The following result is often cited without reference in the context of PDEs:

Let $\varOmega \subset\mathbb R^n$ be a bounded open set with smooth boundary. If $0<\beta<\alpha<1$ then $C^\infty(\overline \varOmega)$ is dense in $C^{0,\alpha}(\overline \varOmega)$ in relation to the $C^{0,\beta}$ norm.

Question: Where (book or paper) can a proof be found?

Remark: simple examples show that the above statement is false for $\beta=\alpha$, see e.g.

Density of smooth functions under "Hölder metric"


It helps to have the concept of a "little Lipschitz function". A Lipschitz function $f: X \to \mathbb{R}$ is little Lipschitz if $\frac{|f(p) - f(q)|}{\rho(p,q)} \to 0$ as $p,q \to 0$. Notation: ${\rm Lip}(X)$ is the set of real-valued Lipschitz functions on $X$ and ${\rm lip}(X)$ is the set of real-valued little Lipschitz functions on $X$. The usual norm is $\|f\|_L = \max(L(f), \|f\|_\infty)$ where $L(f)$ is the Lipschitz number of $f$.

Also, for any metric space $X$ and $0 < \alpha < 1$ let $X^\alpha$ be the same set equipped with the metric $\rho^\alpha(p,q) = (\rho(p,q))^\alpha$. Then $C^{0,a}(\overline{\Omega}) = {\rm Lip}(\overline{\Omega}^\alpha)$.

The facts you want here are that (1) ${\rm Lip}(X) \subset {\rm lip}(X^\alpha)$ for any compact $X$ and any $0 < \alpha < 1$ and (2) $C^\infty(\overline{\Omega})$ is dense in ${\rm lip}(\overline{\Omega}^\alpha)$. Since $X^\beta = (X^\alpha)^{\beta/\alpha}$, this yields $C^\infty(\overline{\Omega}) \subset {\rm Lip}(\overline{\Omega}^\alpha) \subset {\rm lip}(\overline{\Omega}^\beta)$, with the first space being dense in the last, so the first is dense in the second which is what you asked about.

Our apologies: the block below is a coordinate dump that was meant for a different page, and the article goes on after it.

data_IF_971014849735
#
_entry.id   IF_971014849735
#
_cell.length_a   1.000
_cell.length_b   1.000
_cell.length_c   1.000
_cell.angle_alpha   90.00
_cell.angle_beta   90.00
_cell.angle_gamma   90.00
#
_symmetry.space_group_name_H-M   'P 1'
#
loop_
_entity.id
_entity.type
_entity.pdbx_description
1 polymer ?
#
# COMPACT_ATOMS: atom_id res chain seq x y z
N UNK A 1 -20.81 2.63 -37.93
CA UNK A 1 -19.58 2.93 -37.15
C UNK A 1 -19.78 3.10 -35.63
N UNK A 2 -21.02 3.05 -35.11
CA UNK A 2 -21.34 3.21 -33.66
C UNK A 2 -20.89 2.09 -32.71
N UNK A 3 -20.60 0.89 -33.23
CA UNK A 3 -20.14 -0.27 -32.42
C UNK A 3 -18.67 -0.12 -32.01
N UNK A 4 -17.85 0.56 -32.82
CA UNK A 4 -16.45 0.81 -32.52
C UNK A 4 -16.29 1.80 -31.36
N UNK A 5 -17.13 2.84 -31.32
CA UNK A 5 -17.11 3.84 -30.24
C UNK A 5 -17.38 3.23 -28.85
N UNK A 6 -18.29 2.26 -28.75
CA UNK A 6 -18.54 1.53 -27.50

For those two facts see Example 3.1.7 and Theorem 4.4.2 of my book Lipschitz Algebras. Density follows from Theorem 4.4.2 because $C^\infty(\overline{\Omega})$ separates points "uniformly"; this can be seen by checking that for any $x,y \in \overline{\Omega}$ the function $z \mapsto a^{\alpha-1}\cdot\max(a - |x - z|, 0)$ with $a = |x - y|$ has Lipschitz number $1$ in ${\rm Lip}(\overline{\Omega}^\alpha)$ and separates $x$ and $y$ to their full distance; smooth this to get a $C^\infty$ function which has Lipschitz number $\leq 1$ and separates $x$ and $y$ to nearly their full distance.


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